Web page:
July 13, 2011

make characters matter

I am a big Harry Potter fan. I love the books, I love the movies, and I am excited to see the final installment in the saga tomorrow night.

Not only will the content itself probably bring me to tears, but watching these characters on screen for the last time will take it to another level. It will be like saying good-bye to old friends. I know I can pick up one of the books or watch one of the films any time I want, but it won't be the same. I'll never have that budding excitement and anticipation associated with this franchise.

I started reading the books when I was the same age as Harry. It was summer 1998 and Harry Potter and the Sorcerer's Stone was newly arrived in the U.S. I devoured it and each of the next books in the series.

I even stood in line at my college book store to get Harry Potter and the Deathly Hallows. I stayed up all night and through the next day to read so I could review it for my college paper's Monday issue.

Seeing the finale will be emotional. I explained this to my 11-year-old nephew who is just getting into the franchise and will go to the screening with me. Trying to comfort me, he assured me that I didn't need to cry, because it "wasn't real" and they were "just characters."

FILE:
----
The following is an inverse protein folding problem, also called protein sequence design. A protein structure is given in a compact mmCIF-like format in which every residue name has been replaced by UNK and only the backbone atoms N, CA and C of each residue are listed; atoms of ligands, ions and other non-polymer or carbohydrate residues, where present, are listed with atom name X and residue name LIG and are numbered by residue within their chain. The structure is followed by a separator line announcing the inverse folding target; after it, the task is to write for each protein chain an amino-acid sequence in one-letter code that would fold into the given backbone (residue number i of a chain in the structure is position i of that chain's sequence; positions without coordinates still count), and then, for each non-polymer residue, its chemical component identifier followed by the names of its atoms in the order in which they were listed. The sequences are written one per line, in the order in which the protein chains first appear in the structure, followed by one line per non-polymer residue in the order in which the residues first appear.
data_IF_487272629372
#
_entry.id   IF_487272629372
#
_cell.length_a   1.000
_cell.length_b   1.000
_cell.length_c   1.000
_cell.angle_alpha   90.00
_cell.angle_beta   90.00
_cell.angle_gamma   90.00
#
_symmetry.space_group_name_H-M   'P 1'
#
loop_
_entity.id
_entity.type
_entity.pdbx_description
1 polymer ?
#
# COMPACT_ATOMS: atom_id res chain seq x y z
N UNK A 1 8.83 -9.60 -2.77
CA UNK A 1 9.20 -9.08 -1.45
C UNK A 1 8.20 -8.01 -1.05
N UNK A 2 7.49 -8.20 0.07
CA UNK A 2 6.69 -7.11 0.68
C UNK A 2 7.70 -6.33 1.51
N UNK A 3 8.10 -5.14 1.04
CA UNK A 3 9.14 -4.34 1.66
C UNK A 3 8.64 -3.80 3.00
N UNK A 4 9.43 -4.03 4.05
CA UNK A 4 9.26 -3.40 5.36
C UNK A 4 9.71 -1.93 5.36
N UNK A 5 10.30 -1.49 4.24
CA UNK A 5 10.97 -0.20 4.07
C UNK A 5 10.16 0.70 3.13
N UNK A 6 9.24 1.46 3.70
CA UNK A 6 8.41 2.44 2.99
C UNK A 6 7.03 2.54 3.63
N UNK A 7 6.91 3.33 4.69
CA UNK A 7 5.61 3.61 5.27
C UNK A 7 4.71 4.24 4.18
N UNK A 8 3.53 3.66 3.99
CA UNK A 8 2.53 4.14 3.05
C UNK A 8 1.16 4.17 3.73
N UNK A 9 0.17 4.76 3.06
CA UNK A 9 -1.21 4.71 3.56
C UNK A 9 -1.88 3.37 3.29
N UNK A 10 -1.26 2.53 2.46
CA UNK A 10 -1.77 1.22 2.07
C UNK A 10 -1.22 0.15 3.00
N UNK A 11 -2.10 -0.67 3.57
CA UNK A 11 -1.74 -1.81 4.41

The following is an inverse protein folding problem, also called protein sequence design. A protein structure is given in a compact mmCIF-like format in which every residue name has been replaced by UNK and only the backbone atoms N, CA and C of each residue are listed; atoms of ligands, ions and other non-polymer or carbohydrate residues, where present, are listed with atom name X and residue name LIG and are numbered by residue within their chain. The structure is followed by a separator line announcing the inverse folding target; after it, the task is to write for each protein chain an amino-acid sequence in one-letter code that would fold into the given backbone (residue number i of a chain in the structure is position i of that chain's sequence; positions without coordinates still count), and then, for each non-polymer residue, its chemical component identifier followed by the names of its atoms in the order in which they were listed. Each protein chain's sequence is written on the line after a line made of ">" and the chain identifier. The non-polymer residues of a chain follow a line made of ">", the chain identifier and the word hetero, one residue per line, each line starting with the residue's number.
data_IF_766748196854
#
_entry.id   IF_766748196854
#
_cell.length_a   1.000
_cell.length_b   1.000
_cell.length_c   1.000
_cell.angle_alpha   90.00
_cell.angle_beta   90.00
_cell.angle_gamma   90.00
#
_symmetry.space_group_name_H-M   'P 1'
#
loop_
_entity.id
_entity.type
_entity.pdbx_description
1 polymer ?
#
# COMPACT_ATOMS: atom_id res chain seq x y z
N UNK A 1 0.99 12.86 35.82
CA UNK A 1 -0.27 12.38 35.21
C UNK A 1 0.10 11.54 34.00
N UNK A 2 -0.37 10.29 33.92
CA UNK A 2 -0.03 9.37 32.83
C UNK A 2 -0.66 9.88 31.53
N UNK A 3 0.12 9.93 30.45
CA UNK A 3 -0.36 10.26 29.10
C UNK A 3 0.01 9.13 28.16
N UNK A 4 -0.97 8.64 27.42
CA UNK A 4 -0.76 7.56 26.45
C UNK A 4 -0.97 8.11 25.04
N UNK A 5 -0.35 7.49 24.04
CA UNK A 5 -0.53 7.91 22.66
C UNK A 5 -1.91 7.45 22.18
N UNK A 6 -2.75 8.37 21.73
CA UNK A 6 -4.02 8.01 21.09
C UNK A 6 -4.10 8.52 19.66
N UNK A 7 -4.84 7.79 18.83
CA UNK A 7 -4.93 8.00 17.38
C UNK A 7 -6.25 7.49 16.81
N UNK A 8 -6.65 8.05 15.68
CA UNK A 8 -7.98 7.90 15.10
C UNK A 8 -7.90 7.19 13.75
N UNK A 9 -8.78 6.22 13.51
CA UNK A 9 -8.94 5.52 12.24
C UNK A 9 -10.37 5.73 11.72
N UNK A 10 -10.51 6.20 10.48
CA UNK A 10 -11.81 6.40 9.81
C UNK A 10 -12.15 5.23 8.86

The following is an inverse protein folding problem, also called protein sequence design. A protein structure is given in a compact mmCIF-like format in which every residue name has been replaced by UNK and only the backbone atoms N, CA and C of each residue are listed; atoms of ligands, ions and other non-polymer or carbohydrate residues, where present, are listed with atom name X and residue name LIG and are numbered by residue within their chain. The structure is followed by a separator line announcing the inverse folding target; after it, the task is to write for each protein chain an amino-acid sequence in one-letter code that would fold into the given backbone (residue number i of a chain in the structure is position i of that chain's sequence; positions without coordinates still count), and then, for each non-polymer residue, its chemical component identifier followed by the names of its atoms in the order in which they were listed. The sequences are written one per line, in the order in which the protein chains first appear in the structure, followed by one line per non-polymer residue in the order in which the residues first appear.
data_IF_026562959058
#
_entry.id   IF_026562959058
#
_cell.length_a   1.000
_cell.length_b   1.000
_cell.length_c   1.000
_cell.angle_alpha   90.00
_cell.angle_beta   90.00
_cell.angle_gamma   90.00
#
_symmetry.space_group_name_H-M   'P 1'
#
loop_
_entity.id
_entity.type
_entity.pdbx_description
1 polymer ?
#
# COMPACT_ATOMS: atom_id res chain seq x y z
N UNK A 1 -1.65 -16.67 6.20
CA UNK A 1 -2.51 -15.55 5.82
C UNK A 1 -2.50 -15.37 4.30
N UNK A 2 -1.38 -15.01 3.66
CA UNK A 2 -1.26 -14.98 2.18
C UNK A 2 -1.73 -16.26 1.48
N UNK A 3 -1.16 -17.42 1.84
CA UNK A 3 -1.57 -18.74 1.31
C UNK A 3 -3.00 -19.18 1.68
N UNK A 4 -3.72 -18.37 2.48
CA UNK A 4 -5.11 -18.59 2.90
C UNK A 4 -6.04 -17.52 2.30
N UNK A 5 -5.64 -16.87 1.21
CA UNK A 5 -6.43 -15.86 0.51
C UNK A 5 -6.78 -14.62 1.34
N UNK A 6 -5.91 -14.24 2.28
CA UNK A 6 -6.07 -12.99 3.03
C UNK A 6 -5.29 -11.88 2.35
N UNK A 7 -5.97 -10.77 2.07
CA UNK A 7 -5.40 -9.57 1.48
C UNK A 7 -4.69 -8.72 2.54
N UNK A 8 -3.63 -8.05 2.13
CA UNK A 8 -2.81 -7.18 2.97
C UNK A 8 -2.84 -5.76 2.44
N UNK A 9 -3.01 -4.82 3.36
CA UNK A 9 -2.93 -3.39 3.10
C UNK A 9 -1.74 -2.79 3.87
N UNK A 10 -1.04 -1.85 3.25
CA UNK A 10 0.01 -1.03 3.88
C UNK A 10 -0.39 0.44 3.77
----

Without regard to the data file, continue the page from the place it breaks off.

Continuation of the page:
On one level my nephew is correct. Harry, Ron, Hermione, Snape, Dumbledore, Draco and the rest of the cast are fictional characters and only exist in our imaginations. But when you love characters as much as I, and millions of other fans, do, they take on deeper meaning. They're old friends.

That is how you know you have good characters. If you are sorry to see them go at the end of the book, and your imagination takes them on more adventures that are never published, you know you have succeeded.

It's a challenge I now extend to myself and all of you other writers. Create characters that matter and who people will give life every time they turn a page.

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